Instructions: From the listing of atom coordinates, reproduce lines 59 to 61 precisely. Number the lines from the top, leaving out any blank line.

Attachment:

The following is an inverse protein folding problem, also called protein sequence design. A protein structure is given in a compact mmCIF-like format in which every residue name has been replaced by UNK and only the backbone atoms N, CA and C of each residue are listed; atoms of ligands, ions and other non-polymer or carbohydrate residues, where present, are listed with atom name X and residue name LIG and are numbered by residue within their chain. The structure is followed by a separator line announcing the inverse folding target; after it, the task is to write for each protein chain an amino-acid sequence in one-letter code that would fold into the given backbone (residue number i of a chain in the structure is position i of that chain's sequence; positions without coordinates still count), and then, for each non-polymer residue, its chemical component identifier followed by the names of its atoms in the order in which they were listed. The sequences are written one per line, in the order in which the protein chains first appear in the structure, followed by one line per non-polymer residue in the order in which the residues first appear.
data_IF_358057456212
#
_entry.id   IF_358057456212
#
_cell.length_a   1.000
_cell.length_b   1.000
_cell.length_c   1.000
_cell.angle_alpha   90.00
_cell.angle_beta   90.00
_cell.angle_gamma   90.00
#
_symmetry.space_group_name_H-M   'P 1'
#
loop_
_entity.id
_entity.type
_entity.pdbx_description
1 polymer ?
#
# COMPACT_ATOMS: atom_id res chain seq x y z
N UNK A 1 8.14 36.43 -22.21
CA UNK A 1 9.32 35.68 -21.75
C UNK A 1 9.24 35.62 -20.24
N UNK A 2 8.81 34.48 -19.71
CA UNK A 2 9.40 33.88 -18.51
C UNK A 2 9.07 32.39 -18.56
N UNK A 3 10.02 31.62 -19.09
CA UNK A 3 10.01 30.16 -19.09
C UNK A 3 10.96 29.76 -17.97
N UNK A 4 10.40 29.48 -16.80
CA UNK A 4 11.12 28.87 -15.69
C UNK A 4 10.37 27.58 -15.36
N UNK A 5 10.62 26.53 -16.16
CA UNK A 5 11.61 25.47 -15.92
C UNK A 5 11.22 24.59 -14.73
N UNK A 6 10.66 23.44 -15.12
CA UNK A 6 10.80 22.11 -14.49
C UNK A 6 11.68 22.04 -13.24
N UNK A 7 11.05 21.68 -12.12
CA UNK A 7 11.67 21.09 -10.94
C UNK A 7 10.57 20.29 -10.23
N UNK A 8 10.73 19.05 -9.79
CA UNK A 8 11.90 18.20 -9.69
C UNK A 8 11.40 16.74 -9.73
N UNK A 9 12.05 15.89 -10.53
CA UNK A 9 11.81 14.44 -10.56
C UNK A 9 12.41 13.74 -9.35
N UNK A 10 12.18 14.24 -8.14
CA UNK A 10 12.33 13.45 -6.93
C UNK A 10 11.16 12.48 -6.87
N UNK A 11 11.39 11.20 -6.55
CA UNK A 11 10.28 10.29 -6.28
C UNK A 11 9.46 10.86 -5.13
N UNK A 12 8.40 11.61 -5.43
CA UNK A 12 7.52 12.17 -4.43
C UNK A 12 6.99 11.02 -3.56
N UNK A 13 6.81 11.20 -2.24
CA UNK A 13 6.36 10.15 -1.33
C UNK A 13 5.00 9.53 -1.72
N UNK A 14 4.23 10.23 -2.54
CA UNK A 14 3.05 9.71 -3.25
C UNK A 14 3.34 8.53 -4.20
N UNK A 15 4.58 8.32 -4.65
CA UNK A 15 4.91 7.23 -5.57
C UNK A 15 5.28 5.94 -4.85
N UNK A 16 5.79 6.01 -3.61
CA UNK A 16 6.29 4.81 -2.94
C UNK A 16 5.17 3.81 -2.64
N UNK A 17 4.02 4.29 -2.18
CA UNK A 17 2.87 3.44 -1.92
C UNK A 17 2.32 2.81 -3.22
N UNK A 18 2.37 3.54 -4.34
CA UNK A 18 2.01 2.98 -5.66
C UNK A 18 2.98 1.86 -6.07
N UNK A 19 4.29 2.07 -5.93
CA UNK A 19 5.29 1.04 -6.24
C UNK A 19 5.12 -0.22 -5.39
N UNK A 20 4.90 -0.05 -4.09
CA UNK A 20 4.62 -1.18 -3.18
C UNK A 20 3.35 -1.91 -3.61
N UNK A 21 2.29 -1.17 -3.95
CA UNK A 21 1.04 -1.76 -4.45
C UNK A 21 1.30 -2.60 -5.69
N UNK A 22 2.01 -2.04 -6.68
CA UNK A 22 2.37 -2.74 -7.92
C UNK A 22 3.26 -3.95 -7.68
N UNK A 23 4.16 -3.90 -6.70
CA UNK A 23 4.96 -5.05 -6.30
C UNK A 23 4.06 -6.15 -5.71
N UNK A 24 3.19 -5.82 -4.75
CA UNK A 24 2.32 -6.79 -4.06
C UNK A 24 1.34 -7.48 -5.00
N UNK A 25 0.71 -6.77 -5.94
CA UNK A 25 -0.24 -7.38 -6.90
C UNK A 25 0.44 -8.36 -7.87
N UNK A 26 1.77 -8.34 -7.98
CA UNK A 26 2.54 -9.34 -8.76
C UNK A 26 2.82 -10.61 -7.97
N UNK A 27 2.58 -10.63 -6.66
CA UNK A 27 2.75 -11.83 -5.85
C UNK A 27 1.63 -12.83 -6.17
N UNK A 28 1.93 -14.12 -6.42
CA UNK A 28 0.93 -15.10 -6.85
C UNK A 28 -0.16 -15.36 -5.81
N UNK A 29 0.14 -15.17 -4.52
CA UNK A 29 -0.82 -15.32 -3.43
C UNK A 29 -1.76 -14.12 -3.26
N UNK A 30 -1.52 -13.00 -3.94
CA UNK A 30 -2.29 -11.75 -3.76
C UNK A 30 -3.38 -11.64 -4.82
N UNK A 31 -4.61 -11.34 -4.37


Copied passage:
CA UNK A 13 6.36 10.15 -1.33
C UNK A 13 5.00 9.53 -1.72
N UNK A 14 4.23 10.23 -2.54